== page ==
3 kinds of infection to watch for if you’re diabetic

Diabetes is a disease that can have far-reaching health consequences that go beyond just your blood sugar levels.

If you or a loved one has diabetes, even if it’s well-controlled, you need to be aware of possible complications, including kidney disease and heart disease.

But infection is also a very real concern. In fact, living with diabetes puts you at greater risk of skin and respiratory infections.

See, high blood sugar weakens your immune system, leaving you a wide-open target for infectious bacteria. And ironically, once you get an infection, that same weak immune system means it takes a long time for it to heal. Hospitalizations could be longer than normal.

That means if living with diabetes, you must be vigilant about more than your blood sugar. You must know the signs of infection, and catch them early so that treatment can take place before a minor infection turns deadly.

3 types of infection to watch for

Flu and pneumonia. Persons with elevated blood sugar can be more severely affected by common infections, like influenza and pneumonia.

Research has shown that high blood sugar levels release destructive molecules known as dicarbonyls that interfere with the body’s natural infection-control defenses.

Most people can easily catch the flu from being around someone who has it, or pneumonia the same way (through exposure to the Streptococcus pneumoniae bacterium). You can bet that someone with diabetes will be the first to catch it.

If you have a fever, sneezing, runny nose or cough, don’t dismiss it. See your doctor right away. Get your vitamin D levels while you’re there. Vitamin D is vital to a healthy immune response and a deficiency can make diabetes four times as dangerous.

Yeast and urinary tract infections. High blood sugar encourages the growth of Candida Albicans, the species of yeast that, if left unchecked, causes yeast infections.

These yeast cells are more likely to grow in the mucous membranes of people with diabetes, most often in the vagina, but also in the mouth and nose. They interfere with the infection-fighting action of white blood cells, which allows them to replicate without interference, causing yeast infections.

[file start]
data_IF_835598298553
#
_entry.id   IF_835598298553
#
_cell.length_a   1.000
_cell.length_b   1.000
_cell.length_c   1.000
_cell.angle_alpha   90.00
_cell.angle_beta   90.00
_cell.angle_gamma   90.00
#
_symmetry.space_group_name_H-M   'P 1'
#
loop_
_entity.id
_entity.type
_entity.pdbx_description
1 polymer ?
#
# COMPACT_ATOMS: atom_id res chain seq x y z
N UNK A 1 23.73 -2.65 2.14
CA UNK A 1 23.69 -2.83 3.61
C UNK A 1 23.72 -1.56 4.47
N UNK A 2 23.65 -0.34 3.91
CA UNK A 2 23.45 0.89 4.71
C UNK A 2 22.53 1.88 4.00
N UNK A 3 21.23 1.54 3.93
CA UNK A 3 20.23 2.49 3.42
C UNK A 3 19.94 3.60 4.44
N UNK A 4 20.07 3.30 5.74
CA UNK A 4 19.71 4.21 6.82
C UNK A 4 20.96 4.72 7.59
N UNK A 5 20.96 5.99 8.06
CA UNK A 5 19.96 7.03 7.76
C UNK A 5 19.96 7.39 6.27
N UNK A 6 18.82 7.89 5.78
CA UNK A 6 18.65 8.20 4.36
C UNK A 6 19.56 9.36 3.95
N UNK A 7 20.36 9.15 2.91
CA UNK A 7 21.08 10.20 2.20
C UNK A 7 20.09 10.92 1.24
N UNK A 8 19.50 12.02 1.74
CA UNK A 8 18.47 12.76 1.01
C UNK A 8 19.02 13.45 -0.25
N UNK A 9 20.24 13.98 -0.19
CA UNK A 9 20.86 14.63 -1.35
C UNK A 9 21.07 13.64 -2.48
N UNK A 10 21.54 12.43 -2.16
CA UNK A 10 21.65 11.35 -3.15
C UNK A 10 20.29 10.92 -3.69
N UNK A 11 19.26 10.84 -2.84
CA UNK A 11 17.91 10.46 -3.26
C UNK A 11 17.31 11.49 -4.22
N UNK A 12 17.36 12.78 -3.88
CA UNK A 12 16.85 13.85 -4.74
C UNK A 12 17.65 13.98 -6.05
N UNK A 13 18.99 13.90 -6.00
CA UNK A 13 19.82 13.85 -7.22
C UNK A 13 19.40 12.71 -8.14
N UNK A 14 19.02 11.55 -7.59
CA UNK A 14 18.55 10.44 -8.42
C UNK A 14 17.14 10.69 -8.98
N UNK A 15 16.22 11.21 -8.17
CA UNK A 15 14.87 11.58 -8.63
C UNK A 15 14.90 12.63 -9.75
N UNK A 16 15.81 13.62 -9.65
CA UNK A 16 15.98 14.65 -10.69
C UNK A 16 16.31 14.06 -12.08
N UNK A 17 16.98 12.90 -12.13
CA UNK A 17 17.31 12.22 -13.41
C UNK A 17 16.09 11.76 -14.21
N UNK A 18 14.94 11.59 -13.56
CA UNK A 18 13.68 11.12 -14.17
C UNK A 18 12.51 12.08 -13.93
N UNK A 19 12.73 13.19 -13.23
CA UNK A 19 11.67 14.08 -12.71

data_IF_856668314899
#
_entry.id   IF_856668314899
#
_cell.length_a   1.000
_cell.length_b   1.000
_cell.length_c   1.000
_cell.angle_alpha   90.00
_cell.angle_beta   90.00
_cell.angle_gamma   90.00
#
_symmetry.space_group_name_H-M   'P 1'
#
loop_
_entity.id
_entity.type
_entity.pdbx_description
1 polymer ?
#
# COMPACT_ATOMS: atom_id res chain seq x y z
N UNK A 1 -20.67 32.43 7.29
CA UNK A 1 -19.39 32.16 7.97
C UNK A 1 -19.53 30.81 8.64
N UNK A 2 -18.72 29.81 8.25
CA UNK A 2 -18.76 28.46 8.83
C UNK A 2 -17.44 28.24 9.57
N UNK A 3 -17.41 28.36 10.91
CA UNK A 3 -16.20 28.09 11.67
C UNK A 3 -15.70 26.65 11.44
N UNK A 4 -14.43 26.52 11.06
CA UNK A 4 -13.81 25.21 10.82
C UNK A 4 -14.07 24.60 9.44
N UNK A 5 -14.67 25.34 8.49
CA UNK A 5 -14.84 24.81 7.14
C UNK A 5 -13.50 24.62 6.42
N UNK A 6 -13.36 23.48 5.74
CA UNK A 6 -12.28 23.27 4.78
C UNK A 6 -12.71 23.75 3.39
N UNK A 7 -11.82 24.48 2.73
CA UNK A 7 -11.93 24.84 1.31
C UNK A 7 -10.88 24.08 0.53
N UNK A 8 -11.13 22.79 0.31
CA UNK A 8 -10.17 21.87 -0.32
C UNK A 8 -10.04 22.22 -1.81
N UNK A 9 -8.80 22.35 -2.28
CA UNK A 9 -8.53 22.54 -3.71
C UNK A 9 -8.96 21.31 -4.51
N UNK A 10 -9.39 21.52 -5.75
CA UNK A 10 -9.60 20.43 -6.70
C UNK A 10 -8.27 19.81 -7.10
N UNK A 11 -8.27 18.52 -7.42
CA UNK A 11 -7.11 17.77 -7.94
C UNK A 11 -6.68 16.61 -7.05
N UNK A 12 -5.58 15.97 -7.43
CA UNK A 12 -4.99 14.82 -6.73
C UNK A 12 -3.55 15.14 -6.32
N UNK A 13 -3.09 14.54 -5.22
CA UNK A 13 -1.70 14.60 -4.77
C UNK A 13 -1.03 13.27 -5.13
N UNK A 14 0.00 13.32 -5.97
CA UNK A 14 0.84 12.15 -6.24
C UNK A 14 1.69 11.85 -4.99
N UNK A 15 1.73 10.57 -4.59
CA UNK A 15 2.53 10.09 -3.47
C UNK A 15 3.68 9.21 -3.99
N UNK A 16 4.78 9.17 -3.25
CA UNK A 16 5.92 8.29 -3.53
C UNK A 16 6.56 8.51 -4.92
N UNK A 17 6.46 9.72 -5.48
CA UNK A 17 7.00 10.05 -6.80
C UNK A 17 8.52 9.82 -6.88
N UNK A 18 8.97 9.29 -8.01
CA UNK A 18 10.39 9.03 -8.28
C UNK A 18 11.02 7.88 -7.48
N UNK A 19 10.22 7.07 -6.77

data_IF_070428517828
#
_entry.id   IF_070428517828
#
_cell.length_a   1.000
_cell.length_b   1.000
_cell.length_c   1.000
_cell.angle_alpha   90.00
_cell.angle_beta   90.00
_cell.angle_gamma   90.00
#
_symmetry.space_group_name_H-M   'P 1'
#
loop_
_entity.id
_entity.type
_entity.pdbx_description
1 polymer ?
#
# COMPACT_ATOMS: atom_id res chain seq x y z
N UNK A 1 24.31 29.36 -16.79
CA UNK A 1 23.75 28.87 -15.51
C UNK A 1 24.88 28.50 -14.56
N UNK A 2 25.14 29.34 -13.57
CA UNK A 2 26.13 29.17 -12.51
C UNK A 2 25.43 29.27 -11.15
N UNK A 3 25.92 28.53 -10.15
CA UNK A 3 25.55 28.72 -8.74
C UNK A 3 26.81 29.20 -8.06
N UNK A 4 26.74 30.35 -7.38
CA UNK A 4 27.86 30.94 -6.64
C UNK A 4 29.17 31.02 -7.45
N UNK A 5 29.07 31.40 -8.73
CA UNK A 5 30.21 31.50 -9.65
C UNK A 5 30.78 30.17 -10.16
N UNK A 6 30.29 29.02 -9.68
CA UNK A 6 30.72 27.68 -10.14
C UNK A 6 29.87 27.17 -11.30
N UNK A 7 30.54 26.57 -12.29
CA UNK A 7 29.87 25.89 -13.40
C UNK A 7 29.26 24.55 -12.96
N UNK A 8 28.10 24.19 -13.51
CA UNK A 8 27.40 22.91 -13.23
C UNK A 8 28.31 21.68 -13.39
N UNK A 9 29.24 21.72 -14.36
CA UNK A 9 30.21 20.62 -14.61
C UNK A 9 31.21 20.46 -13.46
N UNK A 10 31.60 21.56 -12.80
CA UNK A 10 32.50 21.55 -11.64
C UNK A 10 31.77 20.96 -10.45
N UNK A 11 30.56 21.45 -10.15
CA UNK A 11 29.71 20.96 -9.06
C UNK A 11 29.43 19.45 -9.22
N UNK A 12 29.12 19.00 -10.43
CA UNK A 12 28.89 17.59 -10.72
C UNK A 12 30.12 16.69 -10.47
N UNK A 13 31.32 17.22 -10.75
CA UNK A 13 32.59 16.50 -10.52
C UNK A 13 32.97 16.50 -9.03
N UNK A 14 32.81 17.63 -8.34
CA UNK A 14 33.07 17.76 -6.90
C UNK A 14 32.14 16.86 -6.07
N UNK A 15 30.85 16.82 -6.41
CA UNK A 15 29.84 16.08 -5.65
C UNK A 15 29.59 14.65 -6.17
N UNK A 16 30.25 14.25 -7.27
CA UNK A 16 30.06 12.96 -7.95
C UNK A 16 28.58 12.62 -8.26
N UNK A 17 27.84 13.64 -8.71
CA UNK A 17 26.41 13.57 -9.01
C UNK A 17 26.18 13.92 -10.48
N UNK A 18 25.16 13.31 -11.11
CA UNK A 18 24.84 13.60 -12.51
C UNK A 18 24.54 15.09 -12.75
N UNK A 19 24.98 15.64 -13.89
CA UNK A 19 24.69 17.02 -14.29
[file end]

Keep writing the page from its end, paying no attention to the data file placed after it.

A vaginal yeast infection is intensely uncomfortable, causing irritation, discharge, and extreme itchiness. If symptoms aren’t relieved by over-the-counter creams or suppositories, or if you develop other symptoms like fever, it’s time to see your doctor.

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Diabetic neuropathy. People with diabetes are quite prone to nerve damage in the feet, which causes a lack of sensation. It makes it difficult to walk safely since you can’t really feel the ground under your feet.

This same lack of sensation sometimes means that foot injuries go unnoticed and untreated. Also, some types of neuropathy can cause dry, cracked skin, which offers a convenient entry point for germs and infection to get into the body.

If you supplement, try alpha-lipoic acid to strengthen your defenses. In Germany, it’s used intravenously for patients with neuropathy with success.

Precautions

Fortunately, there are precautions you can take that can greatly reduce the likelihood of your contracting these infections.

  • The Centers for Disease Control strongly recommend a flu shot for anyone with diabetes. However, they state that it should be an injectable vaccine, and not a Live Attenuated Influenza Vaccine (LAIV) administered as a nasal spray.

Here are the everyday preventive measures recommended by the CDC for people with diabetes.

  • You can reduce the risk of urinary tract infections, by drinking plenty of water to dilute your urine and ensure you void your bladder frequently. This helps flush bacteria from the urinary tract (an especially helpful habit following sex). Also drinking cranberry juice has been shown to help decrease UTIs.
  • Finally, people with diabetes need to practice excellent foot care. This means inspecting them closely in the morning and at bedtime. Without sensation, injuries and foreign objects can easily go unnoticed.

Be sure to wear socks and shoes that fit well and don’t irritate the feet. Again, blisters an irritations can easily progress to infection before they are noticed.

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Sources:

  1. Diabetes increases risks for certain infections — Healio
  2. What Infections Are You at Risk for With Diabetes? — Verywell Health
  3. High blood sugar of diabetes can cause immune system malfunction, triggering infection — Case Western Reserve University
  4. Modification of β-Defensin-2 by Dicarbonyls Methylglyoxal and Glyoxal Inhibits Antibacterial and Chemotactic Function In VitroPLoS ONE
  5. Differences in the Pattern of Antibiotic Prescription Profile and Recurrence Rate for Possible Urinary Tract Infections in Women With and Without DiabetesDiabetes Care
  6. Flu and People with Diabetes — Centers for Disease Control and Prevention

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Joyce Hollman

By Joyce Hollman

Joyce Hollman is a writer based in Kennebunk, Maine, specializing in the medical/healthcare and natural/alternative health space. Health challenges of her own led Joyce on a journey to discover ways to feel better through organic living, utilizing natural health strategies. Now, practicing yoga and meditation, and working towards living in a chemical-free home, her experiences make her the perfect conduit to help others live and feel better naturally.